Paramount Pictures’ Dungeons & Dragons: Honor Among Thieves will more than likely be a flop despite its opening weekend bringing in more than original predictions. However, it’s big budget will likely keep it from making money.
Box office tracking website Box Office Pro predicted at the beginning of March, Dungeons & Dragons: Honor Among Thieves would gross between $23 and $30 million in its opening weekend and go on to bring in between $52 and $90 million during its entire run at the domestic box office.
The film exceeded these predictions bringing in $38.5 million domestically and another $33 million internationally for a global gross of $71.5 million in its opening weekend.
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Despite this, box office analyst OMB Reviews declares, “It is actually doing better than projected but because of a massive budget, I think right now it’s pretty easy to say the film will probably end up being a massive flop.”
He does hedge, “Even though, again, it is doing better than projected, and it is still early, it’s only been the first weekend, and the word of mouth is pretty strong for the movie. That being said, this type of start is not the kind of start you want to have when you have a budget of $150 million especially when you take into account the worldwide numbers.”
Later in the video he explains that competition with the upcoming The Super Mario Bros. Movie will significantly reduce the film’s chances of breaking even.
“You have Super Mario Bros. Movie coming out this weekend. You have it actually coming out early because of Easter and so you have it coming out, I believe on Wednesday, and actually it looks like you have Tuesday night opening nights for the film. So it comes out wide on Wednesday with Tuesday night early showings,” he explains.
He goes on to say the film “will be the ultimate Achilles’ heel for Dungeons & Dragons because even though the audiences are not exactly going to the same, there’s no denying that when the Super Mario Bros. comes out, guess what happens? That film takes all over the IMAX screens or the vast majority of them, all of the Dolby Cinema screens, all of the Big D films, all the CineBox. All of the major premium format screens are going to be going to Universal, are going to be going to Illumination, are going to be going to the Super Mario Bros. film.”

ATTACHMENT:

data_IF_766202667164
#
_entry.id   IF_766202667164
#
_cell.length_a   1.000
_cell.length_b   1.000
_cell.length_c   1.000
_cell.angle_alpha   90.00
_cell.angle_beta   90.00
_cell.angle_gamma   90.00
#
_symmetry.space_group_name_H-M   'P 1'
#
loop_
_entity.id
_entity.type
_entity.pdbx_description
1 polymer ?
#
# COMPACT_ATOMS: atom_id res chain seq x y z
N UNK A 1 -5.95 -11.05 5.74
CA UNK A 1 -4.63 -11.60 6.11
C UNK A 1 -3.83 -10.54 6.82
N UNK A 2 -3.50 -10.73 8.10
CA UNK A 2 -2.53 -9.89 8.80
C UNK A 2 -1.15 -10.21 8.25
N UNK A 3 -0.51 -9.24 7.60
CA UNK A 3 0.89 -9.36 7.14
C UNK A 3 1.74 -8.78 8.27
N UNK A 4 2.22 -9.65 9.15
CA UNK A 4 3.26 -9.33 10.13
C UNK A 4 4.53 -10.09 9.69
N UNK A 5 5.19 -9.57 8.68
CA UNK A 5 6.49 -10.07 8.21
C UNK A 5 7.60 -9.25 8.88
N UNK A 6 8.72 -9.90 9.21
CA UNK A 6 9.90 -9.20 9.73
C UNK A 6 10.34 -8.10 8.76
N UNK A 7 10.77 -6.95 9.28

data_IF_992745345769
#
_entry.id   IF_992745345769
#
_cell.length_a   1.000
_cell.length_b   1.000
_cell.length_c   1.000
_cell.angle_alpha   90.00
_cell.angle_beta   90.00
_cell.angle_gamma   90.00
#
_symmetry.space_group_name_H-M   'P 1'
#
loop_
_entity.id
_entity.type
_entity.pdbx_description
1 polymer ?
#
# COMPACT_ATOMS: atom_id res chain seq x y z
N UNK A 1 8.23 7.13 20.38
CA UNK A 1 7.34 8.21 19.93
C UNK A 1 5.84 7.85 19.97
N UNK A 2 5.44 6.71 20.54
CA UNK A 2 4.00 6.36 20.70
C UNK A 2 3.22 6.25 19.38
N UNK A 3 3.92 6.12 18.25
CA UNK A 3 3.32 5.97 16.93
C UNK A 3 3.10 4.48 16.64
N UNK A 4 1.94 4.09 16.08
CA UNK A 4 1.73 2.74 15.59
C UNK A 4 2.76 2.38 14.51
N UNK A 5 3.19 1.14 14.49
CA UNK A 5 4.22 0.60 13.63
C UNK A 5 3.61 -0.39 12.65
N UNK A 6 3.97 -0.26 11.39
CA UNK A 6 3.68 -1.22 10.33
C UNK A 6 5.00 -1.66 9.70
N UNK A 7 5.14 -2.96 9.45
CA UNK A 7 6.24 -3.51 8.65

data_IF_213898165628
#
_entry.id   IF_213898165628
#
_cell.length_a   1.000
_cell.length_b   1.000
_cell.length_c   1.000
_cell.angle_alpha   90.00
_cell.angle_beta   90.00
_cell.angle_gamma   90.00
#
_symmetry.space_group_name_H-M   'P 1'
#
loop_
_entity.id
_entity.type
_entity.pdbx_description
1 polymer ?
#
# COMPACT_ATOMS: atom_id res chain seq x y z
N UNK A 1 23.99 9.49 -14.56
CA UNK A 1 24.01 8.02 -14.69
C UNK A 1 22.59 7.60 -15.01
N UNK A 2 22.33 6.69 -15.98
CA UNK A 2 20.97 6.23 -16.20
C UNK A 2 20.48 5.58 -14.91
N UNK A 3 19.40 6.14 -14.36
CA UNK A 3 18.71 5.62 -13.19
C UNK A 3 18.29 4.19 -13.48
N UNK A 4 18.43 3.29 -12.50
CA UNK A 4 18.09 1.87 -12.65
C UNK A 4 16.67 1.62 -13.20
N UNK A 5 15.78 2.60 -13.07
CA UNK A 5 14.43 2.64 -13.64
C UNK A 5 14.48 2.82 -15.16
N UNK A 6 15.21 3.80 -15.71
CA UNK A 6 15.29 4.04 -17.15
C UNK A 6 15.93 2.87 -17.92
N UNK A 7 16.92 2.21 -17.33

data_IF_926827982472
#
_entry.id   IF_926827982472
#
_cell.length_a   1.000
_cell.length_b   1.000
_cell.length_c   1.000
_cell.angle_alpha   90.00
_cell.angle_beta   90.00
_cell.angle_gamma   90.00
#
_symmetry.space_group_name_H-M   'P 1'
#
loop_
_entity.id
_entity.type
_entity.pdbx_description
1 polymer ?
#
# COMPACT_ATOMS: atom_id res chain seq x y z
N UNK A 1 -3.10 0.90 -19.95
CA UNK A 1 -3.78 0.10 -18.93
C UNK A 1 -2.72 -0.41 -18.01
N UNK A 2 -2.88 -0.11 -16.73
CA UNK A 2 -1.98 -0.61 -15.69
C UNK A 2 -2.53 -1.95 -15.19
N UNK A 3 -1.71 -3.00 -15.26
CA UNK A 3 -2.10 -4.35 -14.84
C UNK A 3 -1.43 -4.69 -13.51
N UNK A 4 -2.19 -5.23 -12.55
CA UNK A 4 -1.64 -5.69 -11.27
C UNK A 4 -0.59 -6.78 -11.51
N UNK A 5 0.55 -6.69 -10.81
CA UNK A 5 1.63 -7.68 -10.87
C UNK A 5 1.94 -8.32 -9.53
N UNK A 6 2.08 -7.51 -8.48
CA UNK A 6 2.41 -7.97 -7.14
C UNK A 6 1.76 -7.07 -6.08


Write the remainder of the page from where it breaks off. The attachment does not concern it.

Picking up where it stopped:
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“And so that means it’s going to have to make a lot of headway in those regular 2D showings and those regular standard format screens,” he explained. “So does it have a chance? Technically, any film has a chance, but, again, the numbers are not trending high enough for me to think that the film has any chance of being able to hit its break even point because of the $150 million budget. And because of the marketing campaign for the film was not good.”
He continued, “People are, again, going to see the film and are surprised at how good it is. That is, again, a good thing because it mean you can make a little bit more money, more people go to see it, you have good word of mouth, but because you don’t have that initial push to really get it out there especially with the one chance you have to make the most money possible, which is your opening weekend. I just don’t see the possibility of it going forward.”
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To that point, the film’s directors more than likely scared a significant portion of their audience away when they said they “love emasculating leading men.”
The directors, Jonathan Goldstein and John Francis Daley, discussed the actions scenes the film contains with the lead female characters being at the forefront and the men hanging in the back.
In response to this observation by Variety, Goldstein replied, “That was not an attempt at wokeness on our part.”
Daley also relayed, “Swear to God, it wasn’t. We liked that Holga is the bruiser that does the dirty work for Edgin, and he doesn’t like to get his hands dirty. We also love emasculating leading men.”
Goldstein would then double down saying, “Not for woke reasons!”
Daley added, “Just because it’s funny and fun and fresh. It was the dynamic we had with Rachel McAdams and Jason Bateman’s characters in Game Night.”
Goldstein added, “Or Tom Holland versus Robert Downey Jr. in Spider-Man. We like our male heroes to be challenged and not simply heroic.”
After a brief discussion about a couple of Hollywood actors not wanting to make themselves look weak, Daley concluded the discussion saying, ” What we love about Chris [Pine] is that he’s hyper-aware of that and wants to make himself look as bad as possible, almost to a fault. Sometimes we’re like, “All right, no, you have to be a hero in this moment.”
Dungeons & Dragons: Honor Among Thieves received an A- CinemaScore. The film also received a 92% Audience Score on Rotten Tomatoes with the film receiving a 4.5 out of 5 rating.
Despite the high CinemaScore and Rotten Tomatoes Audience Score, the film did receive a subpar 7.6 User Rating on IMDb from over 18,000 users. So the word of mouth might not be as good as one might expect if just looking at Rotten Tomatoes.
What do you make of the box office haul for Dungeons & Dragons: Honor Among Thieves?
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